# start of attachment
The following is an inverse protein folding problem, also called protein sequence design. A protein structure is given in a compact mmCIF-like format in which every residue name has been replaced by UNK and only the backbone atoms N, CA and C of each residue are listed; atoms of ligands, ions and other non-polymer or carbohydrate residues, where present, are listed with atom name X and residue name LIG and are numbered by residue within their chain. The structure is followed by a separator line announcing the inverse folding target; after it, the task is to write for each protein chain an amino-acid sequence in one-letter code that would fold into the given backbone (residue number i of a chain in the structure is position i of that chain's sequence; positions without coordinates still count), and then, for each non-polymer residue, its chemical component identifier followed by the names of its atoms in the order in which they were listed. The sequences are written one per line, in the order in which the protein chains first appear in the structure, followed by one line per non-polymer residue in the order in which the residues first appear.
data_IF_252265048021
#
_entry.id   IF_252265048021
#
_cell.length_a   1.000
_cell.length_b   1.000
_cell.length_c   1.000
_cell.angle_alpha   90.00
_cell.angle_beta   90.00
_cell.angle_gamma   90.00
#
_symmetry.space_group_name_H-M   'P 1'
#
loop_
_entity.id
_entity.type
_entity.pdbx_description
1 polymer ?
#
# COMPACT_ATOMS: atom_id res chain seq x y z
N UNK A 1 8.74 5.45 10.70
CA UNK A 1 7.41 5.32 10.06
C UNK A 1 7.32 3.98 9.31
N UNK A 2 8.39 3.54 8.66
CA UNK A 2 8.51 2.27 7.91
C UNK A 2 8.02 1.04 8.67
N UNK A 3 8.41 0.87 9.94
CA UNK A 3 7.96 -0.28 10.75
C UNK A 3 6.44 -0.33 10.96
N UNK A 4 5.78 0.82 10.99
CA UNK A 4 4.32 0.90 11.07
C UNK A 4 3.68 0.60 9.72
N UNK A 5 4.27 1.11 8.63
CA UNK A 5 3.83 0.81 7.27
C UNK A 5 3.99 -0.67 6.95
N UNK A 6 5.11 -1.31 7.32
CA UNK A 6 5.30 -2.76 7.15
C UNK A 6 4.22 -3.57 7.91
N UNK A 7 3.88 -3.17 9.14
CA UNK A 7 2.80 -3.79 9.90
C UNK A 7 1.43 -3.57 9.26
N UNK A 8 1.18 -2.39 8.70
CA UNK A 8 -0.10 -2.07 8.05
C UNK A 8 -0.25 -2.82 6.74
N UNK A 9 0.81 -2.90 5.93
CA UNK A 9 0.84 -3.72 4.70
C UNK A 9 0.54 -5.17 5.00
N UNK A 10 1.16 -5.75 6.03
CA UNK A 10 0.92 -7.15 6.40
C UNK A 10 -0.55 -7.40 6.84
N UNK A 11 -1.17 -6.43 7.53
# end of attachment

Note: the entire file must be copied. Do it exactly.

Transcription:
The following is an inverse protein folding problem, also called protein sequence design. A protein structure is given in a compact mmCIF-like format in which every residue name has been replaced by UNK and only the backbone atoms N, CA and C of each residue are listed; atoms of ligands, ions and other non-polymer or carbohydrate residues, where present, are listed with atom name X and residue name LIG and are numbered by residue within their chain. The structure is followed by a separator line announcing the inverse folding target; after it, the task is to write for each protein chain an amino-acid sequence in one-letter code that would fold into the given backbone (residue number i of a chain in the structure is position i of that chain's sequence; positions without coordinates still count), and then, for each non-polymer residue, its chemical component identifier followed by the names of its atoms in the order in which they were listed. The sequences are written one per line, in the order in which the protein chains first appear in the structure, followed by one line per non-polymer residue in the order in which the residues first appear.
data_IF_252265048021
#
_entry.id   IF_252265048021
#
_cell.length_a   1.000
_cell.length_b   1.000
_cell.length_c   1.000
_cell.angle_alpha   90.00
_cell.angle_beta   90.00
_cell.angle_gamma   90.00
#
_symmetry.space_group_name_H-M   'P 1'
#
loop_
_entity.id
_entity.type
_entity.pdbx_description
1 polymer ?
#
# COMPACT_ATOMS: atom_id res chain seq x y z
N UNK A 1 8.74 5.45 10.70
CA UNK A 1 7.41 5.32 10.06
C UNK A 1 7.32 3.98 9.31
N UNK A 2 8.39 3.54 8.66
CA UNK A 2 8.51 2.27 7.91
C UNK A 2 8.02 1.04 8.67
N UNK A 3 8.41 0.87 9.94
CA UNK A 3 7.96 -0.28 10.75
C UNK A 3 6.44 -0.33 10.96
N UNK A 4 5.78 0.82 10.99
CA UNK A 4 4.32 0.90 11.07
C UNK A 4 3.68 0.60 9.72
N UNK A 5 4.27 1.11 8.63
CA UNK A 5 3.83 0.81 7.27
C UNK A 5 3.99 -0.67 6.95
N UNK A 6 5.11 -1.31 7.32
CA UNK A 6 5.30 -2.76 7.15
C UNK A 6 4.22 -3.57 7.91
N UNK A 7 3.88 -3.17 9.14
CA UNK A 7 2.80 -3.79 9.90
C UNK A 7 1.43 -3.57 9.26
N UNK A 8 1.18 -2.39 8.70
CA UNK A 8 -0.10 -2.07 8.05
C UNK A 8 -0.25 -2.82 6.74
N UNK A 9 0.81 -2.90 5.93
CA UNK A 9 0.84 -3.72 4.70
C UNK A 9 0.54 -5.17 5.00
N UNK A 10 1.16 -5.75 6.03
CA UNK A 10 0.92 -7.15 6.40
C UNK A 10 -0.55 -7.40 6.84
N UNK A 11 -1.17 -6.43 7.53